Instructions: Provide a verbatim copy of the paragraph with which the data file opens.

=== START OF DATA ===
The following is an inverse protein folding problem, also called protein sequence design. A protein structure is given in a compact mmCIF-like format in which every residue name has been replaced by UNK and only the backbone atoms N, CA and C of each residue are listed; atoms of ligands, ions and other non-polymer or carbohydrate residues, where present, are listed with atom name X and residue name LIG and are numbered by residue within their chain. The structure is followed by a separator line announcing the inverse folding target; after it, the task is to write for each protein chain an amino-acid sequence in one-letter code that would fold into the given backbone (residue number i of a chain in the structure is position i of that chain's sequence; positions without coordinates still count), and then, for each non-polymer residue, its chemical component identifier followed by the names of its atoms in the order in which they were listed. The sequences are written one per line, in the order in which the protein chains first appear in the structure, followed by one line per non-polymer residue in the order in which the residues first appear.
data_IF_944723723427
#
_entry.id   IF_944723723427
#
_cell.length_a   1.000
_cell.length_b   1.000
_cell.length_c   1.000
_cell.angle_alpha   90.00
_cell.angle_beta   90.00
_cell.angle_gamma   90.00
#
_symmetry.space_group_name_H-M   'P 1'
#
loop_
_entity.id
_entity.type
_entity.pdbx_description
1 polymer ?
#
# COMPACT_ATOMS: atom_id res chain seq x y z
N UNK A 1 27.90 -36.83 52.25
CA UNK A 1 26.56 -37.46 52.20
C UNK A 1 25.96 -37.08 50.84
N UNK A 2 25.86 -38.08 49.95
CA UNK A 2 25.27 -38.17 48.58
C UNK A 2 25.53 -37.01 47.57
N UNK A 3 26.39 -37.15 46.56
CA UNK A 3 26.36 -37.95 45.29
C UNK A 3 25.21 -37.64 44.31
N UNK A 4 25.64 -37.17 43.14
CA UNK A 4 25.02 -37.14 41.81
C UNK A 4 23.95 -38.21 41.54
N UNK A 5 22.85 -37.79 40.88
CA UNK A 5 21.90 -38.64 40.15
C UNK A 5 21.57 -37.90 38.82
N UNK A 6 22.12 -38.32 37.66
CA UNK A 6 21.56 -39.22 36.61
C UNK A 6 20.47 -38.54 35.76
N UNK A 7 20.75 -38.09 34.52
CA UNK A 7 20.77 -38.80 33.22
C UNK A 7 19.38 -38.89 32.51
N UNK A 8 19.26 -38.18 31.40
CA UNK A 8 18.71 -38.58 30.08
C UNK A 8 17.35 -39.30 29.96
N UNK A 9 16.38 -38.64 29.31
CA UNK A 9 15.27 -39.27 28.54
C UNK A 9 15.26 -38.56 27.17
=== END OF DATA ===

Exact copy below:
The following is an inverse protein folding problem, also called protein sequence design. A protein structure is given in a compact mmCIF-like format in which every residue name has been replaced by UNK and only the backbone atoms N, CA and C of each residue are listed; atoms of ligands, ions and other non-polymer or carbohydrate residues, where present, are listed with atom name X and residue name LIG and are numbered by residue within their chain. The structure is followed by a separator line announcing the inverse folding target; after it, the task is to write for each protein chain an amino-acid sequence in one-letter code that would fold into the given backbone (residue number i of a chain in the structure is position i of that chain's sequence; positions without coordinates still count), and then, for each non-polymer residue, its chemical component identifier followed by the names of its atoms in the order in which they were listed. The sequences are written one per line, in the order in which the protein chains first appear in the structure, followed by one line per non-polymer residue in the order in which the residues first appear.